At an almost subliminal level, this points at their
physical presence in the gallery and at her own acts of
selecting, staging and post-production.

Heartland (2011) is an enlarged photographic
clipping from a newspaper, showing a suspected
tribal insurgent who has just been captured by the
Indian military. The title refers to the vast tracts of
Central and Eastern India said to be controlled by
Maoist guerillas, the so-called Naxalites. The image
concentrates our attention on the central figure. He
appears in sharp relief while his captors sink into
the background. His face is set in an indescribable
expression, his half-naked body with a curious black
collar around the neck seems defenseless against
army brutality. But he is given a certain defiant
agency, because while in the original image his gaze
is set at an angle, here Gowda has doctored the
right eye so that it implicates us by staring out of the
picture, directly at us.

Protest My Son (2011) features members
of the Indian ‘tribe’ Hakki Pikki who appear to be
showing off for the camera. The found image has the
spectacular appeal of advertising but is at the same
time riddled with contradictions. It is blown up to
wall size, but on a smaller inserted repeat Gowda has
transformed the figures into anthropological types,
giving some of them ‘Native American’ headgear.
A sarcastic comment, perhaps, on our appetite
for the exotic and our inability to empathise with
marginalised peoples. Meanwhile, a real-life tourist
souvenir (a somewhat threatening fetish object of
fake animal claws suspended on a string) hangs from
the larger image and ‘brings it to life’ as if it were a
diorama in an anthropology museum. Gowda calls
this her ‘active abuse’ of the original image, and it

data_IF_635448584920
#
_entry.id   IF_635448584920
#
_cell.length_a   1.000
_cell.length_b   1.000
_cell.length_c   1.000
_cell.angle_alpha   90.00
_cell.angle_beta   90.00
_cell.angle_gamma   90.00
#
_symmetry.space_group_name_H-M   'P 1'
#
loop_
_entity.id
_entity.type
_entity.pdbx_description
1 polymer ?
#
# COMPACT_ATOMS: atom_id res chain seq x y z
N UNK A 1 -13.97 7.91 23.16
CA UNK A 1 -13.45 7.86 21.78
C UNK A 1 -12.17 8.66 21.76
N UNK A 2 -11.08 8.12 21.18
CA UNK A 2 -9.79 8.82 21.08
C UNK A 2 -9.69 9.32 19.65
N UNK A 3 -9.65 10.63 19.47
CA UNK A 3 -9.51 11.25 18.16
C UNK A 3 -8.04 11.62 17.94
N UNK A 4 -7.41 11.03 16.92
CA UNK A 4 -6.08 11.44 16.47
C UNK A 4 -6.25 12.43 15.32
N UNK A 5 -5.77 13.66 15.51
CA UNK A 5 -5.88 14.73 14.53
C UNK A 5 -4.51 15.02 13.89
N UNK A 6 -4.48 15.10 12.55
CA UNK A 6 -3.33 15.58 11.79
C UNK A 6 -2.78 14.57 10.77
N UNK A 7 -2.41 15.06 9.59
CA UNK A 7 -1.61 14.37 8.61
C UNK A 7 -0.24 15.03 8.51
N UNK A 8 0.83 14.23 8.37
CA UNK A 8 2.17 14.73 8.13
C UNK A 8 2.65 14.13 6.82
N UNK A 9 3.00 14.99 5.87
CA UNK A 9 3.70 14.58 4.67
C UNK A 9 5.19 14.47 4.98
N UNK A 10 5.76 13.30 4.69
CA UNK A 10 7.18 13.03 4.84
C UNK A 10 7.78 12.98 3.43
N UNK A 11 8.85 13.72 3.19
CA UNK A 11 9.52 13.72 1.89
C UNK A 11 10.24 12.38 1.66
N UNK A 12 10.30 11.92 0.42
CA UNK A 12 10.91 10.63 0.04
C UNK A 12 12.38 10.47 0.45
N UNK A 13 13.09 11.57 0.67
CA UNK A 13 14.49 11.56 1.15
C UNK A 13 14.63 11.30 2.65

forcefully brings out the problem of representation
that is implicit in it.

Best Cuttings (2008) neatly connects found
material from newspapers with Gowda’s sculptural
installations. A fictional newspaper called the Chronic
Chronicle, put together by the artist and her husband
Christoph Storz from existing articles about Indian
national pride and Hindu fundamentalist politics,
becomes the surface for a series of dress-making
patterns outlined in red. This reflects how tailors recycle
newsprint in India and suggests the potential for three
dimensions on a flat surface. At the same time it echoes
the red chords of Gowda’s sculptural installations,
which in this exhibition are positioned nearby.

Open Eye Policy

Seen together, the works on paper and the sculptural
installations help viewers to better understand
Gowda’s practice as a whole, and the relation between
its different parts. The juxtaposition also nuances
the straightforward focus on abstraction in Gowda’s
work and the often-made claim that it is influenced by

The exhibition places more importance on
Gowda’s methodology, emphasising her appropriation
and transformation of found elements and their
staging in the gallery as the result of a series of
material and conceptual moves. The works on
paper help to understand her process of borrowing,
modification and presentation, as well as her interest
in allowing materials to cross the threshold between
everyday life and the space of art.

Rather than thinking of Gowda’s art as
minimalist, we should reflect on her own description
of her working method as one in which things are
reduced and ‘trimmed’ down to a limited range
of attributes. Yet even transformed and pared
down in this way, her chosen materials bring
with them a residual presence of the world, which
becomes apparent to us in a number of ways. This
can be because of the title of the work, because
of our own associations or intuitions, because of
an accompanying text, or because of the work’s
composition in space.

While Gowda takes great care to sidestep the
pitfalls of representation, or any attempt to describe a
whole social scene. By paring her work down to a few
elements, she nevertheless invokes a range of human
experience. She is clear about her role in this process,
as an artist who takes up materials for their formal
qualities. At the same time she has what she calls an
‘open eye policy’, acknowledging rather than negating
the source of these materials and the economies within
which they once circulated. Used as a title for the
exhibition, Open Eye Policy also becomes an invitation
for us to look more closely, something perhaps desired
by all artists, but which here is imperative.

Grant Watson
Curator of the Exhibition

One thought on “Sheela Gowda: Open Eye Policy by Grant Watson from Lunds Konsthall

  1. Hey just wanted to give you a quick heads up. The words in your article seem to be running off the screen in Firefox.

    I’m not sure if this is a format issue or something